Symphonic Power Metal

Axenstar – Chapter VIII Review

Axenstar – Chapter VIII Review

“”Is it necessary for artists to grow?” A question that haunted me as I listened to Chapter VIII, the eighth album by Swedish power metal act Axenstar. When an artist finds their niche, deviations always run the risk of alienating their audience from what they found appealing in the first place. Power metal in particular carries plenty of clear expectations—soaring choruses, galloping drums, warbly vibrato for days—and it’s easy for a band to fall into a groove. But where is the line drawn between comforting familiarity and stagnation?” Chapter and old verse.

Mystfall – Celestial Vision Review

Mystfall – Celestial Vision Review

“Symphonic metal is an overstuffed genre with precious few top-tier acts. Success depends on compelling vocal performances, ear-worm choruses, apocalyptic orchestral arrangements, and diligent production to meld it all together. Not even a year old and recently signed to Scarlet Records (alongside last year’s power metal standouts Fellowship) Greece’s Mystfall has wasted no time in bringing forth their debut album Celestial Vision.” Bombast in the myst.

Twilight Force – At the Heart of Wintervale Review

Twilight Force – At the Heart of Wintervale Review

Twilight Force’s Dawn of the Dragonstar should have been on my 2019 year-end list. Hell, I should have at least written a Things You Might Have Missed piece on it. Yet in retrospect, at the time, the prospect of fully embracing Twilight Force was borderline embarrassing, even for me.” Return of the GammaStrataWeenie.

Rhapsody of Fire – Glory for Salvation Review

Rhapsody of Fire – Glory for Salvation Review

“If Turilli was the flighty artist constantly on the move, Staropoli was the guy who’s kept writing choruses which were an innovation in 1997. Combining these two artistic visions created something special. But the split left Rhapsody of Fire with three problems. First, Staropoli needed to become a better composer; second, he had to replace his band; and lastly, he needed to forge a path forward.” How many of these things does Glory for Salvation accomplish?

Seven Spires – Gods of Debauchery Review

Seven Spires – Gods of Debauchery Review

Seven Spires released their second full-length album Emerald Seas, the prequel to their debut album Solveig, in February 2020. In tragic fashion, the four Berklee College of Music graduates scrapped their tour because of the global pandemic. Instead of wallowing in sorrow, the band wrote nearly 80 minutes of glorious new music, a true testament to their fervent love for the crafts of songwriting and musicianship. I raved about Emerald Seas in TYMHM last year, and let’s just say that my expectations were high for Gods of Debauchery.” Gluttony of goods.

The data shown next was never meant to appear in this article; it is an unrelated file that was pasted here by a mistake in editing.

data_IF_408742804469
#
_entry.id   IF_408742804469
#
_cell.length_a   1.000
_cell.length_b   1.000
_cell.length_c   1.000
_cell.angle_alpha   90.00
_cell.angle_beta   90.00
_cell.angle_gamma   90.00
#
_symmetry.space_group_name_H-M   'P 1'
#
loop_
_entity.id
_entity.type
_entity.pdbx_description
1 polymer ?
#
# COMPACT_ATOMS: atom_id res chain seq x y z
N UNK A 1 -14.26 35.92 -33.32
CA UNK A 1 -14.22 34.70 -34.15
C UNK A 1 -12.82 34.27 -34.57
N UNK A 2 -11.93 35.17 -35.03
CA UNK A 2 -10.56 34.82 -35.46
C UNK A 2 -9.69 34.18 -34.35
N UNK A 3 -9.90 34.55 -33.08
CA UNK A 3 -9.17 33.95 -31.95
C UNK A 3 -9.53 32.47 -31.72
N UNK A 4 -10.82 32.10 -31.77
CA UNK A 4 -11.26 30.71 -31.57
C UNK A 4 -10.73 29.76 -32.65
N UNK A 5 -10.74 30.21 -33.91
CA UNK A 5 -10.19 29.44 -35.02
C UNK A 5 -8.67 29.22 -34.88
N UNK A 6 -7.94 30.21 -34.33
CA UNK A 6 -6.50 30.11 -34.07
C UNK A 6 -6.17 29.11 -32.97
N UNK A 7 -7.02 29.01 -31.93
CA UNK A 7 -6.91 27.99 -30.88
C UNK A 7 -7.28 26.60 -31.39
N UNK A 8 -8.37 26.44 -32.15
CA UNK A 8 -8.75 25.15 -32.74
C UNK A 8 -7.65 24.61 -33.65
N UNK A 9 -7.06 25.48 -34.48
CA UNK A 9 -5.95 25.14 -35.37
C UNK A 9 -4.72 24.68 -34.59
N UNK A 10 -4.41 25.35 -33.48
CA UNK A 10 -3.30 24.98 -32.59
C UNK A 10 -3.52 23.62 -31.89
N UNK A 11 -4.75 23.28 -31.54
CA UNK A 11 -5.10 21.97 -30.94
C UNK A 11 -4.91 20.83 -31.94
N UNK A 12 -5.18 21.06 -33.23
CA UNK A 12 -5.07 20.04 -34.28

Winterage – The Inheritance of Beauty Review

Winterage – The Inheritance of Beauty Review

“You know when you lose a bet and find yourself wearing a Red Sox jersey and forced to eat a hundred cocktail weenies until you purge yourself in the tub? Well, that’s nothing compared to the Paw of Steel punishment for picking on Kenny. Ken told me it was corset-core. Cool, I like corsets. There may or may not have been the mention of Nightwish, but I cataloged that as trollarchy. So, I took the punishment and rolled with it. Well, you know those times when a movie character comes to a dramatic realization? When the camera zooms in, and they look up at nothing and whisper, “Dear GOD”?” Cheesy justice.

Memories of Old – The Zeramin Game Review

Memories of Old – The Zeramin Game Review

“As if the cover of Memories of Old’s debut wasn’t enough of an indicator, this one is for all the fantasy nerds out there. Promo materials for The Zeramin Game identify Memories of Old’s music as symphonic power metal, but if we’re talking specifics, The Zeramin Game is a spirited cross between castle metal and pirate metal. It’s the kind of album I’d expect might be born if Serenity and Alestorm had an inkling for each other — an album concerning equal parts ancient times, legend, and prophecy and equal parts a journey across turbulent seas.” Game-core.

Terra Atlantica – Age of Steam Review

Terra Atlantica – Age of Steam Review

“Steampunk is such a cool aesthetic. Victorian-era styling fused with futuristic tech in a fictional timeline where steam power reigns dominant as the primary energy source. The idea practically sells itself! While I’m not especially knowledgeable on the lore that creators fashioned within the steampunk universe, almost anything bearing the tag garners my attention. My enthusiasm for the genre attracted me to Terra Atlantica’s sophomore full-length, Age of Steam. Will it be the lean, mean, steam-powered machine I so desire?” Steamed hams.

Selenseas – The Outer Limits Review

Selenseas – The Outer Limits Review

“Seeing the almighty “power metal” banner waving boldly above a Pile of Intrigue in the Promo Pit is a fascinating experience, because it never fails to bring out my optimism and cynicism in roughly equal amounts. On the one hand, I love power metal. On the other hand, it’s such a straightforward genre that even established acts occasionally have trouble with a potentially generic sound. As per usual, optimism won out, so today I will tell you about my experience with Selenseas, a Russian group dabbling in symphonic power metal.” Power outage.

Moonlight Haze – Lunaris Review

Moonlight Haze – Lunaris Review

“Angry Metal Guy’s latest n00b interrupts your regularly scheduled black metal to bring the ultimate question: is power metal metal? “It has the word metal in it, so of course it is, you babbling bumbling baboon,” you say. I get it, and it’s been proven again and again, but while various facets of the metalverse have to justify why they’re not rock, power metal is one of the only styles that must justify why it’s not pop.” Justify our love.